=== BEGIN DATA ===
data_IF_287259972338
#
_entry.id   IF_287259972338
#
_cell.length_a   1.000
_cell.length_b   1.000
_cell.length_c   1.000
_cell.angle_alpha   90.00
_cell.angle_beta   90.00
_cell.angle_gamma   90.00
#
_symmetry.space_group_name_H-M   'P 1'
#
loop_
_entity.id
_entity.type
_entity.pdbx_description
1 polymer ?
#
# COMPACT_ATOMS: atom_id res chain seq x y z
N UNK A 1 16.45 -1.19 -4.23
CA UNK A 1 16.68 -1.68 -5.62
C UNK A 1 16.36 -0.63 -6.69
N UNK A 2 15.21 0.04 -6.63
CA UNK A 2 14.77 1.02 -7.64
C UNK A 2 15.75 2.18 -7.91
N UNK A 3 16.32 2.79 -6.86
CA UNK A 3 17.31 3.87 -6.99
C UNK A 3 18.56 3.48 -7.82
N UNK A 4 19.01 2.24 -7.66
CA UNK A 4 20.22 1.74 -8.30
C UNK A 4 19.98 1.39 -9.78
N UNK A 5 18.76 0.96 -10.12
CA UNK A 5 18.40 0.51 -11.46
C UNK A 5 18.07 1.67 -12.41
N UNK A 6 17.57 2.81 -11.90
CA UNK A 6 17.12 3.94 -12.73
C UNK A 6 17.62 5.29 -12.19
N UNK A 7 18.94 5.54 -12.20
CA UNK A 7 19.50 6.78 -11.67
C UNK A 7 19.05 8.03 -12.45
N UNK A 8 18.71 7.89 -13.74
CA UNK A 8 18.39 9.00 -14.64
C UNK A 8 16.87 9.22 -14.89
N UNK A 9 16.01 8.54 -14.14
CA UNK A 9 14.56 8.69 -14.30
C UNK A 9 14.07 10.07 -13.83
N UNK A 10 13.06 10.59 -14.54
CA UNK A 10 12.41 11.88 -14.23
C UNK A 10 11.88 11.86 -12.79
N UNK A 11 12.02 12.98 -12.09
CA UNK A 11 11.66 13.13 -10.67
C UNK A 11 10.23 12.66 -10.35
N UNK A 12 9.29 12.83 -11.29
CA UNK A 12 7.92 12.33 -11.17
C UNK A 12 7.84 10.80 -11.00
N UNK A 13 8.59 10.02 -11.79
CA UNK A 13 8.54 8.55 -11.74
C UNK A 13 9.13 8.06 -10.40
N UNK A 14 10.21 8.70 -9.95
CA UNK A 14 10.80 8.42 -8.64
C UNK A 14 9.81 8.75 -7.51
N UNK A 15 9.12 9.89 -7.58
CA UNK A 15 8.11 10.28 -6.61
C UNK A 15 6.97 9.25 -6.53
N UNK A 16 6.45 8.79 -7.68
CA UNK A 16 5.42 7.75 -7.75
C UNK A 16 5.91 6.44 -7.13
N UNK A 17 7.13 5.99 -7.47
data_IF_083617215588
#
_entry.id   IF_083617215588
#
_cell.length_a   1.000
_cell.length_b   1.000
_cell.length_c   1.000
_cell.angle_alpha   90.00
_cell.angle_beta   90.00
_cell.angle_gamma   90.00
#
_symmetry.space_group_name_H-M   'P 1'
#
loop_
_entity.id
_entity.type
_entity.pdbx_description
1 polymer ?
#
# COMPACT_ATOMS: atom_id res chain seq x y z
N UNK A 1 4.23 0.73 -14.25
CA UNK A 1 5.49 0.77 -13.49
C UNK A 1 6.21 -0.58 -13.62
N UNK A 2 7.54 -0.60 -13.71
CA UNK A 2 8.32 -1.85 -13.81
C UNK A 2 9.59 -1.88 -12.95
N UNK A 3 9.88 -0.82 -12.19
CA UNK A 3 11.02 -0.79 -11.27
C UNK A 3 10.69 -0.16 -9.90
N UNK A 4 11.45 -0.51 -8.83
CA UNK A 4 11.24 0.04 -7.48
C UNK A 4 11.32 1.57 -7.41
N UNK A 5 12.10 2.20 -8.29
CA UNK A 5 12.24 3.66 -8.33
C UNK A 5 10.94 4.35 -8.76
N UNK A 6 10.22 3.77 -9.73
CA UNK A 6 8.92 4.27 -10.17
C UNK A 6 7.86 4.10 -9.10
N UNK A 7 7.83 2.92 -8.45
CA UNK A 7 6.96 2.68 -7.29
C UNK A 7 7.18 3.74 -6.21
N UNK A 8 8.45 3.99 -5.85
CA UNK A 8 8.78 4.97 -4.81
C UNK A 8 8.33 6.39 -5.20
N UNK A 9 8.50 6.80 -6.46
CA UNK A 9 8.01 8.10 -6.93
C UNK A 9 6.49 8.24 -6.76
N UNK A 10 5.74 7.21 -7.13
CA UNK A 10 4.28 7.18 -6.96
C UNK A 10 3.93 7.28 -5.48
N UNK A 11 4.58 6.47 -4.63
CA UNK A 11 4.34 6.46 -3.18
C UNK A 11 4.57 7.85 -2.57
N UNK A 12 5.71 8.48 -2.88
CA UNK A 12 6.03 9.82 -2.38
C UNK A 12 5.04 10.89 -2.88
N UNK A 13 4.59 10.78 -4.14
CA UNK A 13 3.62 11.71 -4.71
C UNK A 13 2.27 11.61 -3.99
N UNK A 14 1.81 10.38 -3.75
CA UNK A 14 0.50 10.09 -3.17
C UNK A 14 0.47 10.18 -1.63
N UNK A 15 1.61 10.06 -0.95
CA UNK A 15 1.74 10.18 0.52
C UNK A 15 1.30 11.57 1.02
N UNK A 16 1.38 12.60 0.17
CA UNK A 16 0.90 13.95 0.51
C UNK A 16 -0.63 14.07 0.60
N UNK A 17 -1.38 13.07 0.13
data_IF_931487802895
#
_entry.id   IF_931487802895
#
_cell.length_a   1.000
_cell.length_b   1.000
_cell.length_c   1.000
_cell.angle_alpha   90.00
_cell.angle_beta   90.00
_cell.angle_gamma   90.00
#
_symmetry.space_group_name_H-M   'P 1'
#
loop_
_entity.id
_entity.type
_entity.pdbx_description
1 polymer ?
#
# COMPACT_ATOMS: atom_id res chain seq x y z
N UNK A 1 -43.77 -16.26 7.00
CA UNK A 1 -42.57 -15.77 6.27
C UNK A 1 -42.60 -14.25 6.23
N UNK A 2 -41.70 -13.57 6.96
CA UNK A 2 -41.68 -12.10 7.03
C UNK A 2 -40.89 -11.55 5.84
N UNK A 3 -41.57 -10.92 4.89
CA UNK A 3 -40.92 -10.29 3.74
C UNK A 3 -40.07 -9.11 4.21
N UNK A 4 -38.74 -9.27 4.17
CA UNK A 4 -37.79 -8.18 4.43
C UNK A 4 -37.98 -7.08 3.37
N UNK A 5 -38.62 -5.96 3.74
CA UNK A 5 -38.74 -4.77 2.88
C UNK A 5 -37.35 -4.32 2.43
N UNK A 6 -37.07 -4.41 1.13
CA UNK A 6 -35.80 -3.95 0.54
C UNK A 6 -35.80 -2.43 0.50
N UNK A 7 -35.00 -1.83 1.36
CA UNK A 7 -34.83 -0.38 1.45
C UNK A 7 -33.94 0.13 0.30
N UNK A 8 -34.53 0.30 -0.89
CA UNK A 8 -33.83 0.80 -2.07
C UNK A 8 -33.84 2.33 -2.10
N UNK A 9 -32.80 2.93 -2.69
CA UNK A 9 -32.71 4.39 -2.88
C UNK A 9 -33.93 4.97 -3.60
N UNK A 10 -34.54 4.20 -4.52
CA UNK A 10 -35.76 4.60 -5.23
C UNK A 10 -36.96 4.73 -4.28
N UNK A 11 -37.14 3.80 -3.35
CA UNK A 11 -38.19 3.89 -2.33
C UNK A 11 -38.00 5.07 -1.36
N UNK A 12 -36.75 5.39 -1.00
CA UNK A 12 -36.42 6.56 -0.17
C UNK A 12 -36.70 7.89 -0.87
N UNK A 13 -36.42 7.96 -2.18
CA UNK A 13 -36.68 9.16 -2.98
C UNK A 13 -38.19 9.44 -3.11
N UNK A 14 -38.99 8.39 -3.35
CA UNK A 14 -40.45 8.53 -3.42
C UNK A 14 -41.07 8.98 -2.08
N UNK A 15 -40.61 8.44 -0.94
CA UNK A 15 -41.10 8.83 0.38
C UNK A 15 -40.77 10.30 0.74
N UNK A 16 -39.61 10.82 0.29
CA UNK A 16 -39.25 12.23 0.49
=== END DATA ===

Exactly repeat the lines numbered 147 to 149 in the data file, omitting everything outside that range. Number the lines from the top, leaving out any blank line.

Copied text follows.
_cell.angle_beta   90.00
_cell.angle_gamma   90.00
#